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Old 07-10-2003, 10:58 AM
Registered User
Join Date: Jun 2002
Location: Connecticut
Posts: 118
Angry Need help! How to access stripped fan hex nut?

I am in the midst of replacing the serpentine belt tensioner on my 1992 300TE 4Matic wagon, (for the first time). Before I began the job, a mechanic told me the fan hex nut was stripped, which I have confirmed, so I removed the radiator and shroud, to gain access. But having now done so, I realize that due to the air conditioning unit, (looks like a thin radiator with metal tubes running through it?), and two auxillary fans, there still isn't sufficient space to fit a drill in their to remove the stripped bolt. Am I correct in assuming that these items have to be removed, (or pushed aside?), and if so, what is the procedure - can I do it or is that a professional job only? I have no idea what I am doing when it comes to A/C and I can' find anything regarding removal in the 124 repair CD other than job # 83-560 which pertains only to the removal of the auxillary fans. Am I stuck, or do I have any options? What are the dangers, if any, to merely unscrewing the nuts and removing the whole unit? Thanks in advance!

1962 MB 220SEb Sedan
1992 MB 399TE 4Matic Wagon
1995 Subaru Legacy AWD Wagon
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Old 07-10-2003, 11:10 AM
Posts: n/a
Mine was also stripped/seized. The A/C parts were removed by the dealer including the R134 discharge and recharged after the job. It can be a tough job. I bet some one here has done it though. I let my dealer do it.
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Old 07-10-2003, 11:34 AM
DR.DIESEL's Avatar
Senior Member
Join Date: Mar 2003
Location: Puget Sound, Washington St.
Posts: 522
Get a tool from Snap-On or Mac Tools called an EASY-OUT.
They sneak down and grab onto the stripped bolt.
I use them for this job and have never failed.
The Snap-On # is REX10A "Screw Extractor Set"
and really not expensive. $30 I think.
Good luck.
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Old 07-10-2003, 12:16 PM
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Join Date: Jun 2002
Location: Connecticut
Posts: 118
Dr. Diesel, I misspoke in my post: it's actually an allen BOLT, (not a nut), which is stripped. Correct me if I'm wrong, but I thought the only way to get this out is to drill it first, then use an extractor. Is that what the snap-on tool you describe is? I'll certainly look to find it if it works on bolts too! Thanks!
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Old 07-10-2003, 12:46 PM
Posts: n/a
Another idea: if you know a welder - weld another nut on top of the bolt (MIG weld would not be too invasive or generate too much heat) and then simply use the proper size wrench to remove.
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Old 07-10-2003, 01:04 PM
haasman's Avatar
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Join Date: Jun 2001
Location: San Francisco, CA
Posts: 3,097
An EASY-OUT can often work with the head of an allen bolt, depending on the size.

You can also, if room permits, use a chisel and hit the heat perpendicular to the head side in the counter-clockwise direction. Often this will move it enough to get vise grips on it.

Another trick is to fill the allen head with something to take up the slack and ensures the allen wrench holds. It has been suggested to try valve lapping compound which is a gritty paste.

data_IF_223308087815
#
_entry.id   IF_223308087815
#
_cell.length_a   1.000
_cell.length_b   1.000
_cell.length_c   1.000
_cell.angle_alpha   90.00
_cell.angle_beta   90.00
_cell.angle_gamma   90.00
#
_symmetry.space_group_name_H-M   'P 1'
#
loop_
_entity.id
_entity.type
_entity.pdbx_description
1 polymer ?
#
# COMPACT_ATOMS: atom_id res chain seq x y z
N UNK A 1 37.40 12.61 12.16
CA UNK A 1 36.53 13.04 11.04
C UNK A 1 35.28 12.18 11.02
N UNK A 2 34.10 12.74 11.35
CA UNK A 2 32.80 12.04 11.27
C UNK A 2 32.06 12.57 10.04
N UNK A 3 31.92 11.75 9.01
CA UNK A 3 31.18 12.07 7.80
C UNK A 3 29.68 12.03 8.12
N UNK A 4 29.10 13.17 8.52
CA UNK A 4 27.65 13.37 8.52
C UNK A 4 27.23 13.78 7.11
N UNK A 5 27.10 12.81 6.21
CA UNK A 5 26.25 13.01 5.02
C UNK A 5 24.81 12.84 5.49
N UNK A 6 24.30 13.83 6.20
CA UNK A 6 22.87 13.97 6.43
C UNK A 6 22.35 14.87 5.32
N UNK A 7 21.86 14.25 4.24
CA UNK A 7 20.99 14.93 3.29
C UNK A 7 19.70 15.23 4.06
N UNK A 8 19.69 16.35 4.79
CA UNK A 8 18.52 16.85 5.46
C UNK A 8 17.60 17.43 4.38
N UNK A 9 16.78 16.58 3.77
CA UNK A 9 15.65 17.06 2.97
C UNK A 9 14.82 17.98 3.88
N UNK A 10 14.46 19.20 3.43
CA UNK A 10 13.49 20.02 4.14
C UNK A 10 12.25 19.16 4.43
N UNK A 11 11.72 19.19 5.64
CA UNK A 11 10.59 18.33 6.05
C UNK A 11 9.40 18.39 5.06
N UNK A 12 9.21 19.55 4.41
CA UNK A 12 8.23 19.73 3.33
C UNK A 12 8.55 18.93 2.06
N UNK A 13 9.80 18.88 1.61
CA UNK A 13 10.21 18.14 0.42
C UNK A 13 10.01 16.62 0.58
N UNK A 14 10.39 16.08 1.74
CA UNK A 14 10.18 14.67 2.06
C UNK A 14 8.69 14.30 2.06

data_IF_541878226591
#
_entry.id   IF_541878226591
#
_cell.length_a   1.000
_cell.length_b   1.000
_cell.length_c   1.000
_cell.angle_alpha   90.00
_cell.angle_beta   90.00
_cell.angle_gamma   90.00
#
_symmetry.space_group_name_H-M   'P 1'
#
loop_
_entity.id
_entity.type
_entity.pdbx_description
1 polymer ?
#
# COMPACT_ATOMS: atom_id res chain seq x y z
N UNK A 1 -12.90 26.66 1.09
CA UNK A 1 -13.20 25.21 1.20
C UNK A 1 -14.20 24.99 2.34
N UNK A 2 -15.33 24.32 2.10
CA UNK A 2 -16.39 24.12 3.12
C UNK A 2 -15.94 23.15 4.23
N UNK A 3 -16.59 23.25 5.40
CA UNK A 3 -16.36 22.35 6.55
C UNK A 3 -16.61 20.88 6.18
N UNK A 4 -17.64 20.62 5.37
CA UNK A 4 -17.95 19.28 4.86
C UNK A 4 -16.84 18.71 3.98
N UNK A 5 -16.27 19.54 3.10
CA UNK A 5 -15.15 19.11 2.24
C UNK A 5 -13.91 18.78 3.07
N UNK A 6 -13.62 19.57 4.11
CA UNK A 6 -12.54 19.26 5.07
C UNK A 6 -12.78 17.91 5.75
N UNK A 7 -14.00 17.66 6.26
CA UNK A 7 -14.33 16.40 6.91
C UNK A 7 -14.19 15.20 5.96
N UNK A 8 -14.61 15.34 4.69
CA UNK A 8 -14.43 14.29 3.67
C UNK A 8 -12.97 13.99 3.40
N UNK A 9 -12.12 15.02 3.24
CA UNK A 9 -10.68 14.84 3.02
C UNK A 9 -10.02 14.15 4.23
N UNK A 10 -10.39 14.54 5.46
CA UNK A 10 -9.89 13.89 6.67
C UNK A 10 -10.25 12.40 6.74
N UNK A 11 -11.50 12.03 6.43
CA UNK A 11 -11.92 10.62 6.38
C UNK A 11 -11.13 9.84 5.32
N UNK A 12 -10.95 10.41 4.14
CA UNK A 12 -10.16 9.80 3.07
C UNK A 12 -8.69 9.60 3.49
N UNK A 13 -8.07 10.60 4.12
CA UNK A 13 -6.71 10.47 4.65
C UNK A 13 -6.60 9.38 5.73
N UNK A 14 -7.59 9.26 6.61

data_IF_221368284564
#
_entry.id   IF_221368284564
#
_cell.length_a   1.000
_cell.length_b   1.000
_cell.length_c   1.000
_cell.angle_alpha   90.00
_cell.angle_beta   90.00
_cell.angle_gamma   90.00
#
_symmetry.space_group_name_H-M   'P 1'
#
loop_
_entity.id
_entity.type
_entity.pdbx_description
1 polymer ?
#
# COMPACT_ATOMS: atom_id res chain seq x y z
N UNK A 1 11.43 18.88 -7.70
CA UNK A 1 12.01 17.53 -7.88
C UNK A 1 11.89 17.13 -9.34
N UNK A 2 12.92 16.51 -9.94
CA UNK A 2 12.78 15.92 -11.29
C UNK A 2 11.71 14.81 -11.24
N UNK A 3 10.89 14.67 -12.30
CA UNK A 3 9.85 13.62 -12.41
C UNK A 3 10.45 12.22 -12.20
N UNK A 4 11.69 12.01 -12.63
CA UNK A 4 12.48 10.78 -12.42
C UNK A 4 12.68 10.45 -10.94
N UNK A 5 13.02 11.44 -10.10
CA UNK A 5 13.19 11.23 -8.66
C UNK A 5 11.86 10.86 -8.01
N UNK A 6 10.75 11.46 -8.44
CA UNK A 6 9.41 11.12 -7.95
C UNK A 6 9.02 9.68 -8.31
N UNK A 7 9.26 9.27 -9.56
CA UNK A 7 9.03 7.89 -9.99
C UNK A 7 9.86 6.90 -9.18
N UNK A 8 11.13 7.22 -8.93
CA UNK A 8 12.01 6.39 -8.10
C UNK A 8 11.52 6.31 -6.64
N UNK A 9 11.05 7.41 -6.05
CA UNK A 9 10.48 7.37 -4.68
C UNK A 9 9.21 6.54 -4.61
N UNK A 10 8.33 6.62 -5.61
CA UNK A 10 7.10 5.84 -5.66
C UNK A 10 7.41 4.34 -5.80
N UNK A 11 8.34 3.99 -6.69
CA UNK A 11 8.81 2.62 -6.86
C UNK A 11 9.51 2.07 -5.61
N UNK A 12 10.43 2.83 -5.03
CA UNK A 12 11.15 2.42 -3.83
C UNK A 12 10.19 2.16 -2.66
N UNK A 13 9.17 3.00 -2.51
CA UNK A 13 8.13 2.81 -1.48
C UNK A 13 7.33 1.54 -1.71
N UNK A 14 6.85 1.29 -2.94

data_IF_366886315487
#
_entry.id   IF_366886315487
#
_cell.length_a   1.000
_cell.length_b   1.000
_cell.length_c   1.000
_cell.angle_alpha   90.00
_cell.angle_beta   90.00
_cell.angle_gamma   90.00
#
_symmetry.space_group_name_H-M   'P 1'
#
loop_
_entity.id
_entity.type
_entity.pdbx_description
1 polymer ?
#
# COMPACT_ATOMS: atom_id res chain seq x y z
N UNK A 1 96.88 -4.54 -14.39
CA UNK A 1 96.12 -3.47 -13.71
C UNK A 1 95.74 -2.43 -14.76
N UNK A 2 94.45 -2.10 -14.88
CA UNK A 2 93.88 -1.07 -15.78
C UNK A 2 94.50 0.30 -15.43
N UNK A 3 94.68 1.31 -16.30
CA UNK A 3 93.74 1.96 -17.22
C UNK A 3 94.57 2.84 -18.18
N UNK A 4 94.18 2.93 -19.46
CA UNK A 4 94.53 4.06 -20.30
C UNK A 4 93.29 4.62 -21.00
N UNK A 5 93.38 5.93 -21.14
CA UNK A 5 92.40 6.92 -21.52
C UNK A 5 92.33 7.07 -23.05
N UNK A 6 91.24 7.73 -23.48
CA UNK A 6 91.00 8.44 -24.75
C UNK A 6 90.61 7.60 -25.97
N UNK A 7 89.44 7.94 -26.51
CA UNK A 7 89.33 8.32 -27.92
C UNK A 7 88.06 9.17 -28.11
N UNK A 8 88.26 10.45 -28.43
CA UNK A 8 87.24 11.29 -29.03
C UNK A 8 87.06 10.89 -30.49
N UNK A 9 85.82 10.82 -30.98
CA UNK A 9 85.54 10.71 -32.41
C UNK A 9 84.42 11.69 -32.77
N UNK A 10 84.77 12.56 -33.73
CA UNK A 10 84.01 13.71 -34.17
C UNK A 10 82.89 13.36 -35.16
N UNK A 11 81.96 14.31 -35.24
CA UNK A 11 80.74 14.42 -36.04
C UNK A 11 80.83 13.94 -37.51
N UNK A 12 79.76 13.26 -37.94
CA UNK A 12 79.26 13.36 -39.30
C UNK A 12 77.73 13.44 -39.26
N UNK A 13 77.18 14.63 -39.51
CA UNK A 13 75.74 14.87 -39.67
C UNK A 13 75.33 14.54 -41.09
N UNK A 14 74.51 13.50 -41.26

As a rule, I always tap an allen into the allen head to double-check it is fully seated before turning.

Keep us posted,

'03 E320 Wagon-Sold
'95 E320 Wagon-Went to Ex
'93 190E 2.6-Wrecked
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Old 07-10-2003, 01:15 PM
bjcsc's Avatar
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Join Date: Nov 2002
Location: Charleston, SC
Posts: 672
Another option, if it isn't countersunk, would be to file two opposite sides of the head flat and take it out with an open end wrench or vice-grips.

Re: Welding: A good way to weld to a cap screw is to sacrafice an allen wrench. Put the wrench in the stripped hole and weld it there. This way you don't have to get "behind" or underneath a nut. It takes less welding, too (brazing works too if the area can take the heat, or if the cap screw doesn't go to ground)

Re: Drilling: Forget it. Most cap screws are hardened and drilling them is a nightmare, unless you can heat them up first.
1982 Mercedes-Benz 300CD
1982 Mercedes-Benz 240D - stick
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Old 07-10-2003, 03:25 PM
sixto's Avatar
smoke gets in your eyes
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Location: SF Bay Area
Posts: 20,123
JB Weld might be strong enough to bond a nut to the stripped allen head bolt.

95 S420
91 300SE
87 300SDL
83 300SD
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Old 07-10-2003, 04:13 PM
I told you so!
Join Date: Jun 2002
Location: Motor City, MI
Posts: 2,804
Perhaps you could carve the head away with a dremel tool. The fan would come off, then you could deal with the threaded shank. And perhaps the part behind the fan could come off where you can deal with the problem on the bench.
95 E320 Cabriolet, 140K
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Old 07-10-2003, 06:28 PM
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Join Date: May 2003
Location: Long Island, NY
Posts: 83
Sears has a set of bolt extractors with hardened teeth that grip worn bolts on the outside. They increase their bite as you turn counterclockwise. A set costs about $20.00. You attach them to a socket wrench.
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Old 07-10-2003, 07:02 PM